So why does Jaws succeed?

Well first and foremost we need to look at the director. It took some research, but I was finally able to track down the person who directed Jaws, a little-known filmmaker primarily known for his indie work named Steven Spielberg. Joking aside- at the time of Jaws release, Spielberg was far from the international superstar that he is today. Jaws was only Spielberg’s second theatrically released film, and with a nine million dollar budget, was by far the biggest project he had ever undertaken up to that point.

The risk paid off however as Spielberg demonstrates many of the techniques that have made him into one of the greatest directors of all time. Rather than overtly showing the shark, Spielberg uses music and clever editing to suggest the presence of the shark. This is where the tension of Jaws comes from, not in the monster itself, but rather in the threat that it could attack at any moment. Jaws didn’t invent this technique, but Spielberg shows his mastery of it in this film. To see his first flashes of brilliance go watch Duel (1971), a made for TV movie that was Spielberg’s first feature length film. In Duel Spielberg shows the beginnings of his ability to build tension through clever shots and editing and it is certainly a worthwhile watch if only to see the beginning flashes of genius from Spielberg.

The legacy of Jaws is unmistakable. After its release, it became the highest grossing film of all time up to that point. It invented the idea of the “summer blockbuster” and it is now considered to be one of the greatest films of all time. It was the launching pad for the career of Spielberg who went on to direct some of the most popular films ever made such as E.T. the Extra-Terrestrial, Raiders of the Lost Ark, and Schindler’s List to name a few.

Go watch Jaws. It’s one of those rare films that is both historically significant and also genuinely enjoyable to watch.


Monty Python and the Holy Grail (1975) – Dylan Clauson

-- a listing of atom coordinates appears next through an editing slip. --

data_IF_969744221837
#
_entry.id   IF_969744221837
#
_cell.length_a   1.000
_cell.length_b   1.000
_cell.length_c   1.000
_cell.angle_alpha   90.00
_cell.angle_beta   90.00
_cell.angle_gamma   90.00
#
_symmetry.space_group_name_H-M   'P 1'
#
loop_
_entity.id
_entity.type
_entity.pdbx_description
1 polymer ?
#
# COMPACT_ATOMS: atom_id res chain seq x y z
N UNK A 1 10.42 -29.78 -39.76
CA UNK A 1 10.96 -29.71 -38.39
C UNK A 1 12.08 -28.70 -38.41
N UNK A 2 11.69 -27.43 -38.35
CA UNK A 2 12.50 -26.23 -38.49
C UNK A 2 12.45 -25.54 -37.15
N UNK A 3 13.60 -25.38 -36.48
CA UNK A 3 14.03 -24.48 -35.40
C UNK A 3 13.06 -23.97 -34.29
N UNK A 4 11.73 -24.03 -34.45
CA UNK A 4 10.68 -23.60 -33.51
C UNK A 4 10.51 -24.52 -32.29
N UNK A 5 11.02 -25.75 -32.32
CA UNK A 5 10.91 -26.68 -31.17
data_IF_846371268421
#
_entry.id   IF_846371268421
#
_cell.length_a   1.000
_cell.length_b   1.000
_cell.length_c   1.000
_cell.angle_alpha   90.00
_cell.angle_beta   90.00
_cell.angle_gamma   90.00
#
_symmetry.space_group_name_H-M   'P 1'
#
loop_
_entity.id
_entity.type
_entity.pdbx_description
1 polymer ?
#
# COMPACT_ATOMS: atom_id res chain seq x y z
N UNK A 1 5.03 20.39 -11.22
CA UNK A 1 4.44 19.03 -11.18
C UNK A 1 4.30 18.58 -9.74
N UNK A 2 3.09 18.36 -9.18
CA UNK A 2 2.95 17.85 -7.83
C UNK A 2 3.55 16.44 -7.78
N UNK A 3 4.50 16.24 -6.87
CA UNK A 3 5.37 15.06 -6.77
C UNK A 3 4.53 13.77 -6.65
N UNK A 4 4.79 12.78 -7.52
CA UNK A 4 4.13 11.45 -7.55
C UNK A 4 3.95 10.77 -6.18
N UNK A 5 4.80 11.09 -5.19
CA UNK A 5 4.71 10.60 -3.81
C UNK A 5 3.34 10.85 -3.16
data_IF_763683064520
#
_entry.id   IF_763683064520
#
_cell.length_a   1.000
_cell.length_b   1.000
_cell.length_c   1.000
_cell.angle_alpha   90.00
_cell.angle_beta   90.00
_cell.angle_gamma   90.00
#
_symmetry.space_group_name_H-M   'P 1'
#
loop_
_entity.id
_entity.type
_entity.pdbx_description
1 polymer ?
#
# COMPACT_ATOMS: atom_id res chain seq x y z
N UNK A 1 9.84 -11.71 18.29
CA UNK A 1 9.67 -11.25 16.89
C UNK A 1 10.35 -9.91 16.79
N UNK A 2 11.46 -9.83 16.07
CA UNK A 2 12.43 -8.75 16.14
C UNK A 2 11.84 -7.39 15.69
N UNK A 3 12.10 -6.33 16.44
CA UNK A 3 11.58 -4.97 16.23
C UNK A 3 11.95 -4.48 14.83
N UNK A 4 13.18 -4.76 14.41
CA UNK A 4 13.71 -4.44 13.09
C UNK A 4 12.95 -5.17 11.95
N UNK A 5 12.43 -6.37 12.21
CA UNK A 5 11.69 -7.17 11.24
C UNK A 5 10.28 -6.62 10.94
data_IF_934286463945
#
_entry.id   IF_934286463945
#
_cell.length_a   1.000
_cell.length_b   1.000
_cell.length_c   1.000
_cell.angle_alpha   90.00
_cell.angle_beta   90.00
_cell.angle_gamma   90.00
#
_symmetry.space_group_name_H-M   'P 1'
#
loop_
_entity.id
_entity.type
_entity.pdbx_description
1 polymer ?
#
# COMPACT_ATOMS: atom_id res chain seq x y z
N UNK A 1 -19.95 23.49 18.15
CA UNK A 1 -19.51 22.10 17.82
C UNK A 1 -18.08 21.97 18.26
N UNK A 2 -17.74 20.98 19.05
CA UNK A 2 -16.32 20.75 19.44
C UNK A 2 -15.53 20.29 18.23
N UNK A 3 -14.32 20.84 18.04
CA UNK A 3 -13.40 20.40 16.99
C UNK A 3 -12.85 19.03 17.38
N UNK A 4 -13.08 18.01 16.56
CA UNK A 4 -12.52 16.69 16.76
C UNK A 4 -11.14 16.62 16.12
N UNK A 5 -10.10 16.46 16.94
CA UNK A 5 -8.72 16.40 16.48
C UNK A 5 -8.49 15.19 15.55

Holy Grail


Let’s be honest, the 1970s may just be the best decade in film, it’s at least a contender anyway. The 1970s gave us the beginning of one of the biggest movie franchises of all time in Star Wars, it gave us the establishment of one of Hollywood’s greatest pairing in Robert DeNiro and Martin Scorsese, and not one but two of the greatest films of all time in The Godfather and The Godfather Part II. How do you possibly choose between such iconic and impactful films? Answer: You don’t. There’s a whole lot seriousness on this list and I’ve decided to lighten things up with one of the greatest comedies of all time, 1975’s Monty Python and the Holy Grail.

Holy Grail tells the fantastical story of King Arthur and his Knights of the Round Table as they embark on a holy crusade to find the, you guessed it, Holy Grail. Along the way they encounter a Black Knight who cannot be defeated, a fluffy white bunny with a mean streak, and an evil warlock named Tim (a name ad-libbed by John Cleese when he froze and forgot the actual scripted name). This group of brave knights, played by the English comedy troupe Monty Python, cut a bloody path across England in their quest which includes killing many familiar-looking foes (each actor played anywhere from 3-12 characters).

Odds are you’ve already seen Holy Grail or at least know some of the references, such as the armless and legless Black Knight or the coconut clapping instead of horses. If you haven’t seen it, do yourself the world a favor and go watch it. Monty Python and the Holy Grail beautifully layers silly surface-level jokes with deeper and wittier humor, making for one of the best comedies of all time.

Honorable mentions for the 1970s, in no particular order:

  • Chinatown (1974)
  • The Sting (1973)
  • Dog Day Afternoon (1975)
  • The Muppet Movie (1979)
  • Star Wars (1977)
  • The Godfather II (1974)
  • Blazing Saddles (1974)
  • Annie Hall (1977)
  • Young Frankenstein (1974)
  • Close Encounters Of The Third Kind (1977)
  • Straw Dogs (1971)

(There are a lot of them. Sorry not sorry.)

What are some your favorite films of the 1970s? Let us know in the comments below or on social media, and be on the lookout for our Century of Cinema: 1980-1989 coming up in two weeks.

Dylan Clauson

A good, good beard boy that studied broadcasting and film at Central Michigan University, where I learned how to pretend that I know what I'm talking about.

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[…] Welcome back to our bi-weekly series where your favorite (and not-so-favorite) Filmsmiths writers will be discussing our favorite films of the last 100 years (give or take). In order to bring a little bit of order to such a monumental task, we’ve decided to tackle these films decade-by-decade, starting with the 1910s and moving chronologically to present-day. If you haven’t already, be sure to check out the previous list: A Century of Cinema: 1970-1979. […]